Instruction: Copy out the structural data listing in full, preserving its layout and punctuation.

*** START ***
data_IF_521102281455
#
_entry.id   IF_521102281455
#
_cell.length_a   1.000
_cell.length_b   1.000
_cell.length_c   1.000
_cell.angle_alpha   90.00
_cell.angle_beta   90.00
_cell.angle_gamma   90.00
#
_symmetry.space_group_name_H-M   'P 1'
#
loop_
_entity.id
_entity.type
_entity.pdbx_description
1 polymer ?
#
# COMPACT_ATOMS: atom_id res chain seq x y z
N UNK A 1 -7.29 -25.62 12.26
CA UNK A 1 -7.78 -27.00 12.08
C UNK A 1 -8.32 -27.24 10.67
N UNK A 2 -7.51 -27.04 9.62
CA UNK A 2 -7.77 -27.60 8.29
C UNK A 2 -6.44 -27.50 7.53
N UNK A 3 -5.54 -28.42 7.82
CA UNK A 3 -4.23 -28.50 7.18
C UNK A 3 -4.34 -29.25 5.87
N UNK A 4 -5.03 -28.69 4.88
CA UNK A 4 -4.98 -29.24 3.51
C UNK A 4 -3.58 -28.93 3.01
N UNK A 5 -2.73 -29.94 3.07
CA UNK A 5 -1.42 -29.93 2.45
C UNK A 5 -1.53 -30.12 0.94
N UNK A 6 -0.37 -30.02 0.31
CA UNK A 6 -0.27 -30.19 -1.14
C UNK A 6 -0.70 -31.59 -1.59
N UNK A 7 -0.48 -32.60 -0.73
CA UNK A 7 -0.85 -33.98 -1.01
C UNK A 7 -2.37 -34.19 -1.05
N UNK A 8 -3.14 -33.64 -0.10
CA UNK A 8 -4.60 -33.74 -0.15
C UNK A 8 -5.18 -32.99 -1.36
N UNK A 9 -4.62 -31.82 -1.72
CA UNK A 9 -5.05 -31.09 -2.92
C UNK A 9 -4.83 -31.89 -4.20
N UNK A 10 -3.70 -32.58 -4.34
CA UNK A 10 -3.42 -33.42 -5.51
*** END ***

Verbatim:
data_IF_521102281455
#
_entry.id   IF_521102281455
#
_cell.length_a   1.000
_cell.length_b   1.000
_cell.length_c   1.000
_cell.angle_alpha   90.00
_cell.angle_beta   90.00
_cell.angle_gamma   90.00
#
_symmetry.space_group_name_H-M   'P 1'
#
loop_
_entity.id
_entity.type
_entity.pdbx_description
1 polymer ?
#
# COMPACT_ATOMS: atom_id res chain seq x y z
N UNK A 1 -7.29 -25.62 12.26
CA UNK A 1 -7.78 -27.00 12.08
C UNK A 1 -8.32 -27.24 10.67
N UNK A 2 -7.51 -27.04 9.62
CA UNK A 2 -7.77 -27.60 8.29
C UNK A 2 -6.44 -27.50 7.53
N UNK A 3 -5.54 -28.42 7.82
CA UNK A 3 -4.23 -28.50 7.18
C UNK A 3 -4.34 -29.25 5.87
N UNK A 4 -5.03 -28.69 4.88
CA UNK A 4 -4.98 -29.24 3.51
C UNK A 4 -3.58 -28.93 3.01
N UNK A 5 -2.73 -29.94 3.07
CA UNK A 5 -1.42 -29.93 2.45
C UNK A 5 -1.53 -30.12 0.94
N UNK A 6 -0.37 -30.02 0.31
CA UNK A 6 -0.27 -30.19 -1.14
C UNK A 6 -0.70 -31.59 -1.59
N UNK A 7 -0.48 -32.60 -0.73
CA UNK A 7 -0.85 -33.98 -1.01
C UNK A 7 -2.37 -34.19 -1.05
N UNK A 8 -3.14 -33.64 -0.10
CA UNK A 8 -4.60 -33.74 -0.15
C UNK A 8 -5.18 -32.99 -1.36
N UNK A 9 -4.62 -31.82 -1.72
CA UNK A 9 -5.05 -31.09 -2.92
C UNK A 9 -4.83 -31.89 -4.20
N UNK A 10 -3.70 -32.58 -4.34
CA UNK A 10 -3.42 -33.42 -5.51